Like many aspiring autocrats, Trump is engaging in the democratic process in hopes of becoming powerful enough to subvert it. Should he win the presidency, he will use his powers as both a spear and a shield—both to “dismantle” the government and to protect himself from accountability.
He is upfront about his 2025 agenda in campaign speeches and policy promises. Additionally, there is a growing body of reporting fleshing out, in detail, how these ambitions will be carried out by a vast network of operatives and staffers in a second Trump administration. Specifically, Trump plans to purge civil service employees and replace them with partisan loyalists who will seek retribution against those prosecuting Trump and others they deem to be their political enemies. He can be expected to eradicate prosecutorial independence at the Department of Justice and shut down any ongoing federal investigations into his activities. And, if, between now and inauguration day 2025, he is convicted of any federal crimes himself, Trump is already on record: “I have the absolute right to PARDON myself.”
Trump has also promised that if restored to power he would issue pardons to January 6th rioters, with a full government apology. He recorded a video to help fundraise for the rioters, calling them victims of the “weaponization of the Department of Justice” and lamented how the rioters were being treated, describing them as “American Patriots” who “are being arrested and held in captivity like animals. . . our people love those people.”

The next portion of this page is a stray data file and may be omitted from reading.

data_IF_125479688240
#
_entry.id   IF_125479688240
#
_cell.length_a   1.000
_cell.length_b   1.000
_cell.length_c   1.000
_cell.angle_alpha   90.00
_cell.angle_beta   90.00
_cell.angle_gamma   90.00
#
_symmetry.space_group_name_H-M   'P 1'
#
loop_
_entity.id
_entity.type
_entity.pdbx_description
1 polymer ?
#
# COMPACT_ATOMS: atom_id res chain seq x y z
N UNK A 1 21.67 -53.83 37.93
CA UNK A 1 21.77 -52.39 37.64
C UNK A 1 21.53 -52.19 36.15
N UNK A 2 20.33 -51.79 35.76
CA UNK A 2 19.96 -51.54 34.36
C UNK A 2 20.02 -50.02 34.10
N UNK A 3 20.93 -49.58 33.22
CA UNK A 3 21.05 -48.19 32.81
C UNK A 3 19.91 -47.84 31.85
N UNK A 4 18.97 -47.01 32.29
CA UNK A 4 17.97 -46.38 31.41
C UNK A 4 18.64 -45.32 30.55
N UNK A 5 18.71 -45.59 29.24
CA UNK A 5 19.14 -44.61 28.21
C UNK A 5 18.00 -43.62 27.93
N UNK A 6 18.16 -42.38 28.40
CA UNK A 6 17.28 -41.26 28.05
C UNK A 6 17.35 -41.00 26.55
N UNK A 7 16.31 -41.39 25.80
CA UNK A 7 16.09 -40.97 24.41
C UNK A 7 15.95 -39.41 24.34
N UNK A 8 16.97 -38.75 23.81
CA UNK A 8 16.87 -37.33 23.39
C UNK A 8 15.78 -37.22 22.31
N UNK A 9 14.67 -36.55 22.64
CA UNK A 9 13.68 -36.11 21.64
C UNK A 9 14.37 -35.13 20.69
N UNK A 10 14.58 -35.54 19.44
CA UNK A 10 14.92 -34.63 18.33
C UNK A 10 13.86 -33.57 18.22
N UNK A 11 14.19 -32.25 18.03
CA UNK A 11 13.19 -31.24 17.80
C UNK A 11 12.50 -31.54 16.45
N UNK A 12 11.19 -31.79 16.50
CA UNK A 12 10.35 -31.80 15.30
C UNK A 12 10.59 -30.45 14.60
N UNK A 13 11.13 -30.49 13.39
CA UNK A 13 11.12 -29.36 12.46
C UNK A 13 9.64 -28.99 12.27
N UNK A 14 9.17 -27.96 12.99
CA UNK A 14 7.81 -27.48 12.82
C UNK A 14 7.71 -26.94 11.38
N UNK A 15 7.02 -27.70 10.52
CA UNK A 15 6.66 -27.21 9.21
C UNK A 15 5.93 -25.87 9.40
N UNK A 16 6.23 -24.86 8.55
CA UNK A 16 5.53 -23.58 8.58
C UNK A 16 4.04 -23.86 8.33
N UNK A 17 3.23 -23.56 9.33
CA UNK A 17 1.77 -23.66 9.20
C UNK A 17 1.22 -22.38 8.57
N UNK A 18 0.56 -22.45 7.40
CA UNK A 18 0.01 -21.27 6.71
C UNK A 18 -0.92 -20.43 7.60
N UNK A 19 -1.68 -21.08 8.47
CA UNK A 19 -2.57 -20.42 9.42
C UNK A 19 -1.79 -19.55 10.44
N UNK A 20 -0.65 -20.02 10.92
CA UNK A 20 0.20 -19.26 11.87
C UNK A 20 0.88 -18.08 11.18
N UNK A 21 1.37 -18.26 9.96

Those “patriots” are, in reality, jailed for violent crimes. The Washington Post identified four of the men in the song’s music video as persons charged with assaulting police “using weapons such as a crowbar, sticks and chemical spray.” No matter to Trump, who added earlier this month that, “I call them the J6 hostages, not prisoners.”
Rewriting the history of January 6th and turning rioters into “patriots” and “hostages” worthy of pardons and an apology from the government isn’t just a terrible rhetorical deceit from the former president. It’s an egregious example of how Trump is using the 2024 weaponization lie to justify brutal, even deadly force against anyone who might stand in his way.